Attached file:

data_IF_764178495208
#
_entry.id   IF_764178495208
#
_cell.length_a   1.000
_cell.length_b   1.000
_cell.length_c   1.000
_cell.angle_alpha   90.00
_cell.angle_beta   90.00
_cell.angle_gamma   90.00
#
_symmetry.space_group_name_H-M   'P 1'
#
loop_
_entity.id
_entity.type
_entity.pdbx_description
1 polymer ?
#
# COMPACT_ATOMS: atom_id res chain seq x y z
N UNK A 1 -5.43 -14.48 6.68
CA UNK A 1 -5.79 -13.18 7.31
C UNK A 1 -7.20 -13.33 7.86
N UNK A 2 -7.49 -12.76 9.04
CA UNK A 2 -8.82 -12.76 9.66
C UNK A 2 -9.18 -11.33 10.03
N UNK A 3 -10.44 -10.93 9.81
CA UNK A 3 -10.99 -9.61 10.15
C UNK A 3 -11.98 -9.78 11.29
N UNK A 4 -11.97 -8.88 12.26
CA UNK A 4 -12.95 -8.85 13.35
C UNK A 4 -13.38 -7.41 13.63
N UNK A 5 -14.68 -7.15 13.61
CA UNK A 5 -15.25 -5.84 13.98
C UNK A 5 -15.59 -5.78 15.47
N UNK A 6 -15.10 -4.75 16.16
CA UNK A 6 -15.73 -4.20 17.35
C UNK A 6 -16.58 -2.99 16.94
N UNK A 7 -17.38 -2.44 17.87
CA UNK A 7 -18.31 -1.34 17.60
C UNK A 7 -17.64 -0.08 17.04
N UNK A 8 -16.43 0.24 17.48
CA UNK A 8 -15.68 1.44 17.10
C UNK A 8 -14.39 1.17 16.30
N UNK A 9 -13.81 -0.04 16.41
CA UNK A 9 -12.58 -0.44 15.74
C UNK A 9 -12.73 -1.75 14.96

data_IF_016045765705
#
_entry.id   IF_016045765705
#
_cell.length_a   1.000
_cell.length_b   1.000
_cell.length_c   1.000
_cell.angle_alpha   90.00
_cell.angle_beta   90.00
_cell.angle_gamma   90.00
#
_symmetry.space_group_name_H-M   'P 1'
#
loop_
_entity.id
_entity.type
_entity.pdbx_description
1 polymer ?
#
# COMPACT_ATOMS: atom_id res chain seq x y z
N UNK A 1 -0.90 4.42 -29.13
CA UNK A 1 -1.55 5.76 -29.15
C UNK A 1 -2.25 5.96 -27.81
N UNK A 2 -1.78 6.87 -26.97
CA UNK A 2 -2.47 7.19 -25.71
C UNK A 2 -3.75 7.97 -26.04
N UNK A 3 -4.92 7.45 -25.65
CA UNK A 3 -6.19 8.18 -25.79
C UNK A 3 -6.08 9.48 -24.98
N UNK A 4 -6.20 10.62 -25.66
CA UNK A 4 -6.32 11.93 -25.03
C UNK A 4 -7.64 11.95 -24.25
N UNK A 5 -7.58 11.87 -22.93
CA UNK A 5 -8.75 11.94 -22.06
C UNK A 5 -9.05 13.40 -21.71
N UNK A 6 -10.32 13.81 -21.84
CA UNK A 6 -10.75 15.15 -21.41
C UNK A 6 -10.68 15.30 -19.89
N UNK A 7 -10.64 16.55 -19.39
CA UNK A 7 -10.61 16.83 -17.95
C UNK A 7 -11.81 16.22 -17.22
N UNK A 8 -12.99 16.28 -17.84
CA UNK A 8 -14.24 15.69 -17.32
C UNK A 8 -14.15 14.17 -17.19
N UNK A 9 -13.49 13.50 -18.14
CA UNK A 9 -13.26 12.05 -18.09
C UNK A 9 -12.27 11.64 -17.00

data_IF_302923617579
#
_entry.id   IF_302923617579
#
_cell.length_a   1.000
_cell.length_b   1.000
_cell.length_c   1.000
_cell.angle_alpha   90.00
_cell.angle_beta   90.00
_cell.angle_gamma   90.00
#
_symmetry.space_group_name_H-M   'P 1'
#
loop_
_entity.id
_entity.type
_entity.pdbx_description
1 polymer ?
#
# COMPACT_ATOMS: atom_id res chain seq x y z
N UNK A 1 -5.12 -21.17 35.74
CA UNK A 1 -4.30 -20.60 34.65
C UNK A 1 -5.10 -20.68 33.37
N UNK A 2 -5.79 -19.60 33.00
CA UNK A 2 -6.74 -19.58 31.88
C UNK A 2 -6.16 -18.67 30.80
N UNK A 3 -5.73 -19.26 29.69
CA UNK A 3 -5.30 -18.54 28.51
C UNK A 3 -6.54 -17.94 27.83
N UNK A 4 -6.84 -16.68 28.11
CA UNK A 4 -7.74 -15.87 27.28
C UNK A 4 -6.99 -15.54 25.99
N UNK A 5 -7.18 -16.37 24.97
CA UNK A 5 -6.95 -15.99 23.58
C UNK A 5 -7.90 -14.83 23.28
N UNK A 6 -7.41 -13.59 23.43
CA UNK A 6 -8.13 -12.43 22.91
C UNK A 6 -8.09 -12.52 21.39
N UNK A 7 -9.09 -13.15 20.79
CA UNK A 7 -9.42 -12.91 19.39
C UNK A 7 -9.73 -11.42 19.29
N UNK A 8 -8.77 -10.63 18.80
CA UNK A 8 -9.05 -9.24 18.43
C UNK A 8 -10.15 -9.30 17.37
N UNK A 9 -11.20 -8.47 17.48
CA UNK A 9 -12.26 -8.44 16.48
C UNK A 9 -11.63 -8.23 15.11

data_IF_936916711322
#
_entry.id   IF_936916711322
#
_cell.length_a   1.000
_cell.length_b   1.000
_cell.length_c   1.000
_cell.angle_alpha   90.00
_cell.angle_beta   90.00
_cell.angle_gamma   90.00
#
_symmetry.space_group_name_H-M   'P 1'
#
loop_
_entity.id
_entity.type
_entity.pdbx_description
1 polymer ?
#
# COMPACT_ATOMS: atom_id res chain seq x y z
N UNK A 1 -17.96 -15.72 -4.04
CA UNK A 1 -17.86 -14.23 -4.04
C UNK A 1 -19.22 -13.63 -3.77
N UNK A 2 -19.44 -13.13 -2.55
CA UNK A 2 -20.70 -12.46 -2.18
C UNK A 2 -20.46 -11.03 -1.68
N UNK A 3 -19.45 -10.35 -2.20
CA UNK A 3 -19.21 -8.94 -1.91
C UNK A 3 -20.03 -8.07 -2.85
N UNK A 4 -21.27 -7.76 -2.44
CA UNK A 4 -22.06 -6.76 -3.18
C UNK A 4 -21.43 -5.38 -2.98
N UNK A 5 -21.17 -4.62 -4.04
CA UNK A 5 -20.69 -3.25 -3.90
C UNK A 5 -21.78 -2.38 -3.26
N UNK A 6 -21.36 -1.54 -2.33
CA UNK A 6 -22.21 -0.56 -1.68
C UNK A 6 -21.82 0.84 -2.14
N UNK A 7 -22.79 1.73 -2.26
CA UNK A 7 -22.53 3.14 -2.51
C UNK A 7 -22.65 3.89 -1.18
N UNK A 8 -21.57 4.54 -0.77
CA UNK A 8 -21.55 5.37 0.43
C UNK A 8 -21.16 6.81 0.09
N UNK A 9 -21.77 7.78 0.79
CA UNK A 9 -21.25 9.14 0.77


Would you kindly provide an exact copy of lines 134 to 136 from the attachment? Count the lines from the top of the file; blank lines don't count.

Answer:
CA UNK A 7 -9.42 -12.91 19.39
C UNK A 7 -9.73 -11.42 19.29
N UNK A 8 -8.77 -10.63 18.80